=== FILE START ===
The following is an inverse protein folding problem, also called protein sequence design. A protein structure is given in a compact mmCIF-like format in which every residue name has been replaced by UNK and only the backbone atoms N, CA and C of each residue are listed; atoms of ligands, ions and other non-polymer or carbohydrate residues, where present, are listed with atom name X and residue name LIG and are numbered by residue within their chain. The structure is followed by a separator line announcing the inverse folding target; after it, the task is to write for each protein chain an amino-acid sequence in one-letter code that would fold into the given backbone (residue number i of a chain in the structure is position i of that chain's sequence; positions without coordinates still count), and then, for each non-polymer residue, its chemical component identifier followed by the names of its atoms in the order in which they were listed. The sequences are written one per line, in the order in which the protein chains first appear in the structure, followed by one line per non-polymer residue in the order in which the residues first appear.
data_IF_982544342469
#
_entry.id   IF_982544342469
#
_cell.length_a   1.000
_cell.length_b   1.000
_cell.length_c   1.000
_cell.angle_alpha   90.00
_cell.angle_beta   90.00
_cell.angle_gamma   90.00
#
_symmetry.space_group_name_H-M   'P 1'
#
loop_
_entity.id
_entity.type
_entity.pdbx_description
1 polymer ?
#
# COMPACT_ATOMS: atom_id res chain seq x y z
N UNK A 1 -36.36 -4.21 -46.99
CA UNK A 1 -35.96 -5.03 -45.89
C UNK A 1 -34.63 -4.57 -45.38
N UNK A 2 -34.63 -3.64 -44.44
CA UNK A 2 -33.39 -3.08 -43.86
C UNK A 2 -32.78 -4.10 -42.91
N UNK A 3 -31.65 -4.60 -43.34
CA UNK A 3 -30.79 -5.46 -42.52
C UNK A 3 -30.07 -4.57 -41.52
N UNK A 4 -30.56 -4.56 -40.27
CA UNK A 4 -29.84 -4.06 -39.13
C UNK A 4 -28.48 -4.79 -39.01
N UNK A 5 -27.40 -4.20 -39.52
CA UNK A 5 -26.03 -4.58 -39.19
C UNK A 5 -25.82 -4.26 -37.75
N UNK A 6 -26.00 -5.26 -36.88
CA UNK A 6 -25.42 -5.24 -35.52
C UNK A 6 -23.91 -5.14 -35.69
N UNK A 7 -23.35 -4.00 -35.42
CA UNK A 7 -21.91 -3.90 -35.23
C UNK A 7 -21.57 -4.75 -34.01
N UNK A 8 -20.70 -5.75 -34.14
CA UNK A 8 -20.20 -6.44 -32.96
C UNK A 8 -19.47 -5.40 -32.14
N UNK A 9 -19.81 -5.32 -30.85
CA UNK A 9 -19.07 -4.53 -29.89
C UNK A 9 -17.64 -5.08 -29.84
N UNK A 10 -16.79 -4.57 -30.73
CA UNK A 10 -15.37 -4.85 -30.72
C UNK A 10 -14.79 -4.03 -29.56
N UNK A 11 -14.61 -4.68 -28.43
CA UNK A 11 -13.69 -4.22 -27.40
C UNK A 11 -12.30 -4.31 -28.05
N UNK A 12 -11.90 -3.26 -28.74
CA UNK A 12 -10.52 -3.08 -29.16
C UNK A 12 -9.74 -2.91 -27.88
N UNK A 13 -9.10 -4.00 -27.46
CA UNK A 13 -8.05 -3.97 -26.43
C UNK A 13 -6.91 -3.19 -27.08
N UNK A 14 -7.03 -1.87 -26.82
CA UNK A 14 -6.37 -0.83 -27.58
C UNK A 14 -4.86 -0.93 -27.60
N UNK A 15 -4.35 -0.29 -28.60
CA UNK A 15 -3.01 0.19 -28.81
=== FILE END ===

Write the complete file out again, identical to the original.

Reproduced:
The following is an inverse protein folding problem, also called protein sequence design. A protein structure is given in a compact mmCIF-like format in which every residue name has been replaced by UNK and only the backbone atoms N, CA and C of each residue are listed; atoms of ligands, ions and other non-polymer or carbohydrate residues, where present, are listed with atom name X and residue name LIG and are numbered by residue within their chain. The structure is followed by a separator line announcing the inverse folding target; after it, the task is to write for each protein chain an amino-acid sequence in one-letter code that would fold into the given backbone (residue number i of a chain in the structure is position i of that chain's sequence; positions without coordinates still count), and then, for each non-polymer residue, its chemical component identifier followed by the names of its atoms in the order in which they were listed. The sequences are written one per line, in the order in which the protein chains first appear in the structure, followed by one line per non-polymer residue in the order in which the residues first appear.
data_IF_982544342469
#
_entry.id   IF_982544342469
#
_cell.length_a   1.000
_cell.length_b   1.000
_cell.length_c   1.000
_cell.angle_alpha   90.00
_cell.angle_beta   90.00
_cell.angle_gamma   90.00
#
_symmetry.space_group_name_H-M   'P 1'
#
loop_
_entity.id
_entity.type
_entity.pdbx_description
1 polymer ?
#
# COMPACT_ATOMS: atom_id res chain seq x y z
N UNK A 1 -36.36 -4.21 -46.99
CA UNK A 1 -35.96 -5.03 -45.89
C UNK A 1 -34.63 -4.57 -45.38
N UNK A 2 -34.63 -3.64 -44.44
CA UNK A 2 -33.39 -3.08 -43.86
C UNK A 2 -32.78 -4.10 -42.91
N UNK A 3 -31.65 -4.60 -43.34
CA UNK A 3 -30.79 -5.46 -42.52
C UNK A 3 -30.07 -4.57 -41.52
N UNK A 4 -30.56 -4.56 -40.27
CA UNK A 4 -29.84 -4.06 -39.13
C UNK A 4 -28.48 -4.79 -39.01
N UNK A 5 -27.40 -4.20 -39.52
CA UNK A 5 -26.03 -4.58 -39.19
C UNK A 5 -25.82 -4.26 -37.75
N UNK A 6 -26.00 -5.26 -36.88
CA UNK A 6 -25.42 -5.24 -35.52
C UNK A 6 -23.91 -5.14 -35.69
N UNK A 7 -23.35 -4.00 -35.42
CA UNK A 7 -21.91 -3.90 -35.23
C UNK A 7 -21.57 -4.75 -34.01
N UNK A 8 -20.70 -5.75 -34.14
CA UNK A 8 -20.20 -6.44 -32.96
C UNK A 8 -19.47 -5.40 -32.14
N UNK A 9 -19.81 -5.32 -30.85
CA UNK A 9 -19.07 -4.53 -29.89
C UNK A 9 -17.64 -5.08 -29.84
N UNK A 10 -16.79 -4.57 -30.73
CA UNK A 10 -15.37 -4.85 -30.72
C UNK A 10 -14.79 -4.03 -29.56
N UNK A 11 -14.61 -4.68 -28.43
CA UNK A 11 -13.69 -4.22 -27.40
C UNK A 11 -12.30 -4.31 -28.05
N UNK A 12 -11.90 -3.26 -28.74
CA UNK A 12 -10.52 -3.08 -29.16
C UNK A 12 -9.74 -2.91 -27.88
N UNK A 13 -9.10 -4.00 -27.46
CA UNK A 13 -8.05 -3.97 -26.43
C UNK A 13 -6.91 -3.19 -27.08
N UNK A 14 -7.03 -1.87 -26.82
CA UNK A 14 -6.37 -0.83 -27.58
C UNK A 14 -4.86 -0.93 -27.60
N UNK A 15 -4.35 -0.29 -28.60
CA UNK A 15 -3.01 0.19 -28.81